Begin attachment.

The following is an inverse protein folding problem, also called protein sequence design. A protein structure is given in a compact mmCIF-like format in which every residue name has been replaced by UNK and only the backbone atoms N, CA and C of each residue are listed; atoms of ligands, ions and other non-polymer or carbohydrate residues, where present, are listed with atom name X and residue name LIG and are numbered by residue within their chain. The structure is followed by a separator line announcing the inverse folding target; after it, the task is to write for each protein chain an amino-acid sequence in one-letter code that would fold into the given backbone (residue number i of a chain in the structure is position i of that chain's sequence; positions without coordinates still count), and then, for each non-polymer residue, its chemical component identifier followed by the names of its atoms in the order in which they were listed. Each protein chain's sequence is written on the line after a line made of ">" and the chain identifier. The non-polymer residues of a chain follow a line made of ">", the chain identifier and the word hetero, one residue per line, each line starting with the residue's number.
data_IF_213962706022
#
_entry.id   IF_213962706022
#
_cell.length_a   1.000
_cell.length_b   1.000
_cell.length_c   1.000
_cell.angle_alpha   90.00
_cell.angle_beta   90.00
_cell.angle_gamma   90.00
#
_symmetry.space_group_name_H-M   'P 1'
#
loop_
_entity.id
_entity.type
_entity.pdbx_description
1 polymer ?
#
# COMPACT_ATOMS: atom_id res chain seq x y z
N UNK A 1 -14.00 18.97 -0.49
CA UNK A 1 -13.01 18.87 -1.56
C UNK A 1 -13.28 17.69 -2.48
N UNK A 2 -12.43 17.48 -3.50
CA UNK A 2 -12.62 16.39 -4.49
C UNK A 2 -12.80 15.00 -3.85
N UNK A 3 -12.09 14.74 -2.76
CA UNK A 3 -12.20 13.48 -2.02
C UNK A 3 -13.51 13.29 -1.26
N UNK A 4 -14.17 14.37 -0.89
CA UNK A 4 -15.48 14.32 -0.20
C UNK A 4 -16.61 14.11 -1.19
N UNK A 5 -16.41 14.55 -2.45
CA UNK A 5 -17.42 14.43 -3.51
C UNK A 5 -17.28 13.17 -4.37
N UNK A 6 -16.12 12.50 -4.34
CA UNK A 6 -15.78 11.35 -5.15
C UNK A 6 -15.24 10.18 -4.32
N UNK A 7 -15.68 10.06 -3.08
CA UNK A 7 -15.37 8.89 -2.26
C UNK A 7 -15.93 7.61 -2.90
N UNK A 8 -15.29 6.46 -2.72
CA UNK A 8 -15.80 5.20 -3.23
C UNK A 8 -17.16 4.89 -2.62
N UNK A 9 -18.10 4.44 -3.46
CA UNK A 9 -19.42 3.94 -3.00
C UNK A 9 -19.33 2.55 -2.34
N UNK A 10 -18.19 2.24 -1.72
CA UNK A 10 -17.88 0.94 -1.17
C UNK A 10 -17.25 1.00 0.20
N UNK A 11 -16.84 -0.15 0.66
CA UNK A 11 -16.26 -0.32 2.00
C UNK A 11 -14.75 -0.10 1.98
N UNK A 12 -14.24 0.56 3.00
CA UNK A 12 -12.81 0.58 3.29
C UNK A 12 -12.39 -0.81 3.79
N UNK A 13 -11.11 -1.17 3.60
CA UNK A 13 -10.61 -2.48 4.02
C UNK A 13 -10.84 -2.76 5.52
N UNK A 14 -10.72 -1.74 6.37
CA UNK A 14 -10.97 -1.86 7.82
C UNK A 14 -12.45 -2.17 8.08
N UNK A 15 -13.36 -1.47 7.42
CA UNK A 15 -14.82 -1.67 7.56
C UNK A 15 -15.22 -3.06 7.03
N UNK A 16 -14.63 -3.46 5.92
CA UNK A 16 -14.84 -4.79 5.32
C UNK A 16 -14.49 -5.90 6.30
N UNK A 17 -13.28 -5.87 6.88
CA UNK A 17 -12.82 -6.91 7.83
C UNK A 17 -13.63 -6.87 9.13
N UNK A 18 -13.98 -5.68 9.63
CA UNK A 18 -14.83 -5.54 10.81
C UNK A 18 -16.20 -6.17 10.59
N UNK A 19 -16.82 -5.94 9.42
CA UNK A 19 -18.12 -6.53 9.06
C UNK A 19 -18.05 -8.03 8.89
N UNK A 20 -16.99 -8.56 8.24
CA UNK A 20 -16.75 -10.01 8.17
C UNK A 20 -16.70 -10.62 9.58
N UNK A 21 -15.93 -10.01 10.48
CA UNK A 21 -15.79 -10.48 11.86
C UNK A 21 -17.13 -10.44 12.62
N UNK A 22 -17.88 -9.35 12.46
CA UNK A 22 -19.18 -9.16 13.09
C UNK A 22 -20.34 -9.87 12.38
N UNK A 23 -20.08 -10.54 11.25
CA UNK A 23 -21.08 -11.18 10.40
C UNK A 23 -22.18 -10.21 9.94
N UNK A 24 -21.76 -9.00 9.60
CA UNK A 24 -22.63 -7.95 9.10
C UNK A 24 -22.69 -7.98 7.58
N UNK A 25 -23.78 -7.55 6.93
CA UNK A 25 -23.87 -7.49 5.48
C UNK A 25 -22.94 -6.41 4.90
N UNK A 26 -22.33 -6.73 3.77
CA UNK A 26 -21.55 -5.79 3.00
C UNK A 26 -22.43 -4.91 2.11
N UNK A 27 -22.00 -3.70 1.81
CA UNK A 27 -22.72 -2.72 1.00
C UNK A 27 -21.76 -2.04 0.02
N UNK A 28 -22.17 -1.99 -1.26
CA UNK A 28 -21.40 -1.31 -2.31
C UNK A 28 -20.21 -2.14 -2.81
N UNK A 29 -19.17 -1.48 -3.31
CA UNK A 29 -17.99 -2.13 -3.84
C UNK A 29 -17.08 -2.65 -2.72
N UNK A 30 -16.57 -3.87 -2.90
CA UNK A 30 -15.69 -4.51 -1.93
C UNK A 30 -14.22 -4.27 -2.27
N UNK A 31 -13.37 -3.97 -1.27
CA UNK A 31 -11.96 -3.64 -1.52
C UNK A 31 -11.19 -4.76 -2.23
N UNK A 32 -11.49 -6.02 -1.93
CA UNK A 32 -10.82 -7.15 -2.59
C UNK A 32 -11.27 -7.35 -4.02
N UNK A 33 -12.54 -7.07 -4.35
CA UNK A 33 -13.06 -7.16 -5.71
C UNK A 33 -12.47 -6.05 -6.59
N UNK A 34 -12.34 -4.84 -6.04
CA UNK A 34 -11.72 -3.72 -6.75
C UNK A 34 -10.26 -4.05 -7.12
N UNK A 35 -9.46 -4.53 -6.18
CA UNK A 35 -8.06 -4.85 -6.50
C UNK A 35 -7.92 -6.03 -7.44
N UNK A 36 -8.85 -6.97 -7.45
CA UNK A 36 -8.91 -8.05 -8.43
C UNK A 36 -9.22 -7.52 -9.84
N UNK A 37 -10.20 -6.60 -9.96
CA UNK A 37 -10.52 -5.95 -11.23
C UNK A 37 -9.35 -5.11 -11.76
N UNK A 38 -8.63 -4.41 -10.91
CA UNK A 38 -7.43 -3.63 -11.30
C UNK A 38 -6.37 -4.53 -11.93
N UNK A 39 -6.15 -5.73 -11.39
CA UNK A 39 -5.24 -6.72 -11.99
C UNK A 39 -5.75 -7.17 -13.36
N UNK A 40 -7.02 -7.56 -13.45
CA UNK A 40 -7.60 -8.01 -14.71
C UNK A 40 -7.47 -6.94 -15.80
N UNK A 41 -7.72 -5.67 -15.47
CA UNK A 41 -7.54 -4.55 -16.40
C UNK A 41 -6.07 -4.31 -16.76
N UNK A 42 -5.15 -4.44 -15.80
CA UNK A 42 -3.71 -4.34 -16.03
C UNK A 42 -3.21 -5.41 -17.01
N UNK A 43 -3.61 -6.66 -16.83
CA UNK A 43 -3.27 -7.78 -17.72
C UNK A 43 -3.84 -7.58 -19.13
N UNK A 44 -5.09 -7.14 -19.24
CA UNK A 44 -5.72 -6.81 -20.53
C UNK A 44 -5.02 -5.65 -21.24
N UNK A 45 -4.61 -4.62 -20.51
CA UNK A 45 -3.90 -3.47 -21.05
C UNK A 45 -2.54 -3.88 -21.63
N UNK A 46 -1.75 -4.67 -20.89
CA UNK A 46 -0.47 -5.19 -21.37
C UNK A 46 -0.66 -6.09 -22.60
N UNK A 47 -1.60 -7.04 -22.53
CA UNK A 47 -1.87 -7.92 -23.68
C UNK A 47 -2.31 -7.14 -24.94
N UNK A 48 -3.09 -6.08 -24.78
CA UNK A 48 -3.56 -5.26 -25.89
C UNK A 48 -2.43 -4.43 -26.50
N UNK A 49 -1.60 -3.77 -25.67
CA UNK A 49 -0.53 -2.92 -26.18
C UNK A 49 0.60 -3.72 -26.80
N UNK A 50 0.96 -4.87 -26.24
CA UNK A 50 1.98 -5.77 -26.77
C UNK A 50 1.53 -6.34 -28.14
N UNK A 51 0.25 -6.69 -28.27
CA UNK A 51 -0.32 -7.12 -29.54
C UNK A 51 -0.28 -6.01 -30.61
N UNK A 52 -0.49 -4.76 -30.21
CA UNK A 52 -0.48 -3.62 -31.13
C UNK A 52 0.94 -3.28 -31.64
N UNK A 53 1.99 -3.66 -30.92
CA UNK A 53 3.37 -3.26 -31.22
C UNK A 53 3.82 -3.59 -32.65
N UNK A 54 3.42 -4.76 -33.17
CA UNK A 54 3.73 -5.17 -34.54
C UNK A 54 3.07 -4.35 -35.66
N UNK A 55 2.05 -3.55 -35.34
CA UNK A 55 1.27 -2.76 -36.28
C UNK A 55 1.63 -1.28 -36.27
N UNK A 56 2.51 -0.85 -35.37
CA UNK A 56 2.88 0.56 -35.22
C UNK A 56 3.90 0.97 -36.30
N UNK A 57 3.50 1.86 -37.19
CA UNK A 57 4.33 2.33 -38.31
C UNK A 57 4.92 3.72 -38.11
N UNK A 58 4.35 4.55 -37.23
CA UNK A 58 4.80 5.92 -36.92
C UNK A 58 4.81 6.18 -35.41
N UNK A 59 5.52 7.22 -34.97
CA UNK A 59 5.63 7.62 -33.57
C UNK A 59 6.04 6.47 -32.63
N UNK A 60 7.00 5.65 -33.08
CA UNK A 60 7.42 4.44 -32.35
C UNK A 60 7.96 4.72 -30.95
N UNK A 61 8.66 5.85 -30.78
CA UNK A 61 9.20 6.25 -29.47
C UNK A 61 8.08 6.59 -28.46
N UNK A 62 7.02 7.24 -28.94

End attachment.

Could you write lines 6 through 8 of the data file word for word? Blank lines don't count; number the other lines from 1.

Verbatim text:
_cell.length_a   1.000
_cell.length_b   1.000
_cell.length_c   1.000